December 24th, 1917
Received by James Padgett.
I am here, Immanuel Kant.
I have listened to your conversation tonight and have been much interested, so much that I have wondered what the source of your apparent beliefs is, for I see that you are sincere in your declarations of what you declare the truths to be.
I have been in the spirit world for a great many years, and have not been idle as regards my investigation of the truth, and have given my very strenuous efforts to learn the truth of man's destiny and the ultimate end of his existence.
I was a thinker when on earth, and had a considerable reputation as to being a deep thinker of things metaphysical, and even today I have a large following among those mortals who give their time and attention to the investigation of the truths of the nature spoken of.
I have progressed very much, not only in the spheres in which I have lived, but also in the development of my intellect and in the development of my soul, for I enjoy a very considerable happiness, and have been able to apply the moral principles that should govern men in their relation to one another and to God, and have experienced the benefit of such application. I have many associates like myself in development of the dualities mentioned, and often do we assemble and discuss these important principles of man's relationship to God and to the development of man and the aim and ultimate destiny of his existence. Truth is, we know, of itself alone, and never changes, and when we believe and are convinced that we have found a truth, we accept it as a basis upon which to found our further efforts for investigation and the discovery of other truths, and, as a consequence, we are not compelled to depend upon mere speculation as we were when on earth. We know that the spirit of man never ceases to live, and, hence, immortality must be his certain portion in the great economy of God, and that, as the law of being is progression, we must always be enabled to progress. And having that fact from which to start we continue our investigations and studies in the certain belief that their results will be the discovery of the truths, and that we must ultimately find the reason for man's existence, and his final destiny.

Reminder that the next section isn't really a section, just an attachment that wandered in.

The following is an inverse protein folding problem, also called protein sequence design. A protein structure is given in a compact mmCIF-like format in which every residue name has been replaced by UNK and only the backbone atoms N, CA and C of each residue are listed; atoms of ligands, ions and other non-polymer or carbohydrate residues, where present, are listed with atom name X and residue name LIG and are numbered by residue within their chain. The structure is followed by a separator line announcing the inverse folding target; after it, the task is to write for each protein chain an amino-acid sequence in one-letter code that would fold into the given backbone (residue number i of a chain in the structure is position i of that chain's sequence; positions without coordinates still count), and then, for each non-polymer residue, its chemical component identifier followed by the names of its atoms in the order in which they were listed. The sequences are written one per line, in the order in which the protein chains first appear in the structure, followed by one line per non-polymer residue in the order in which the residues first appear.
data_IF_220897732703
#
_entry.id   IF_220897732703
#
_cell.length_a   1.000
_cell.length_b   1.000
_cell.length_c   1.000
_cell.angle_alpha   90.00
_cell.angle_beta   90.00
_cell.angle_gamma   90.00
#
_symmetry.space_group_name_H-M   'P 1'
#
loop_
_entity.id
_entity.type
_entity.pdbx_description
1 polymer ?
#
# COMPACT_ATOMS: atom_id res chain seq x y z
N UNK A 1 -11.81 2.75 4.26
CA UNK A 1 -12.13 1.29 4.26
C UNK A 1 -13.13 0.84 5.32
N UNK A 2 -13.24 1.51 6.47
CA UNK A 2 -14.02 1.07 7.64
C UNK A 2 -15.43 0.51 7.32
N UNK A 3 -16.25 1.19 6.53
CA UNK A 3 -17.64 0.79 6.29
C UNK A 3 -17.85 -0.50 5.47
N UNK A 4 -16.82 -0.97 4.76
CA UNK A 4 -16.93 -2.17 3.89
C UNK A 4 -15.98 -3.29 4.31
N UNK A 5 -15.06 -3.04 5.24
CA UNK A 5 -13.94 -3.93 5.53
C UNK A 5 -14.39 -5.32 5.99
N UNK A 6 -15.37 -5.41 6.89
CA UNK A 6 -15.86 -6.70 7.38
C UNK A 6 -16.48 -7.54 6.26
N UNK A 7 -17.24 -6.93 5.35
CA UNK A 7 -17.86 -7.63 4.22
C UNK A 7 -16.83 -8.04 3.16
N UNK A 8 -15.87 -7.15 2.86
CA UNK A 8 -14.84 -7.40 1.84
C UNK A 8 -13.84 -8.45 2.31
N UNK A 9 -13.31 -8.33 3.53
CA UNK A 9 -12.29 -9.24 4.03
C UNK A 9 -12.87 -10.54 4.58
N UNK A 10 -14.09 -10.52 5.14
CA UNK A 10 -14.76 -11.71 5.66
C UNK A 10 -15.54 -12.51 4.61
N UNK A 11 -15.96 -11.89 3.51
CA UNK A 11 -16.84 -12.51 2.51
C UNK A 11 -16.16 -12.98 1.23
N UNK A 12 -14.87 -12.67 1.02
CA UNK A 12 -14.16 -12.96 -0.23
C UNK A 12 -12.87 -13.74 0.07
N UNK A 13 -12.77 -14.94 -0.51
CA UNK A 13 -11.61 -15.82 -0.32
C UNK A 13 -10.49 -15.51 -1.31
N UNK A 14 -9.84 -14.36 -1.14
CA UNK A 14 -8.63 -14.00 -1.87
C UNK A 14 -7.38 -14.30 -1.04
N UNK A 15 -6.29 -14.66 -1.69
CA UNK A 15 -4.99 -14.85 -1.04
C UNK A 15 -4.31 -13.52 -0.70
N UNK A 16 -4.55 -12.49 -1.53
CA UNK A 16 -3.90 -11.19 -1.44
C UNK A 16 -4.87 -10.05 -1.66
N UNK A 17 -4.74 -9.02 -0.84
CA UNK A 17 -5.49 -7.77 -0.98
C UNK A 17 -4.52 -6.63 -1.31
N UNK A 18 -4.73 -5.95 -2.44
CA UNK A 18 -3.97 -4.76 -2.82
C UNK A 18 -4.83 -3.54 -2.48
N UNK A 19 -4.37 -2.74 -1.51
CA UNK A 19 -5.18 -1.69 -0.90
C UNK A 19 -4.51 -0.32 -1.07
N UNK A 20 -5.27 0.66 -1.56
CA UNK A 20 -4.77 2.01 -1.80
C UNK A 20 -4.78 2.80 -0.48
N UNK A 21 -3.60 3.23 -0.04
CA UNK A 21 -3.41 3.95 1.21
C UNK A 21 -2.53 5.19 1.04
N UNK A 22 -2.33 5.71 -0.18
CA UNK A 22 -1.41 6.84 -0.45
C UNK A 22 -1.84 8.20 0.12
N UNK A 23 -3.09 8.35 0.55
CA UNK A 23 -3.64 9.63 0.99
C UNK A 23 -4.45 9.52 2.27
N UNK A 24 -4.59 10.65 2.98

But from what I have heard you and your friend say, there must be a branch of truth that I or my friends, have never heard of or attempted to investigate, and to me it sounds very attractive, and so much so, that I would like to have some enlightenment from which I may be able to postulate a premise upon which I may build a superstructure if possible. I have, of course, heard a great deal of love and the purification of the soul, and the necessity for men and spirit striving to get rid of all those things that contaminate the soul and foster the continuation of the inharmony that now exists and keeps man from becoming the perfect man, and spirit also. I have heard that in the higher spiritual kingdom there are spirits of men that have become perfect and existing in harmony with the laws of God, yet they do not claim to be more than men - perfect men. But you talk of a love that will make men, or the souls of men, divine, in their constituency, and therefore, a part of that divinity which we ascribe only to the Infinite; and I must tell you that what you say has opened up to me a new vision of possibility of study that may lead to what we now have no conception of.
I am sincere in what I write, and if you can help me in entering on the study of the truths of which you speak, I will be very grateful, and assure you that it will not be lost on an inattentive ear or a mind stunted by a belief that it already knows all that can be acquired, or the way to acquire all that may be learned.
I was on earth a philosopher and known as: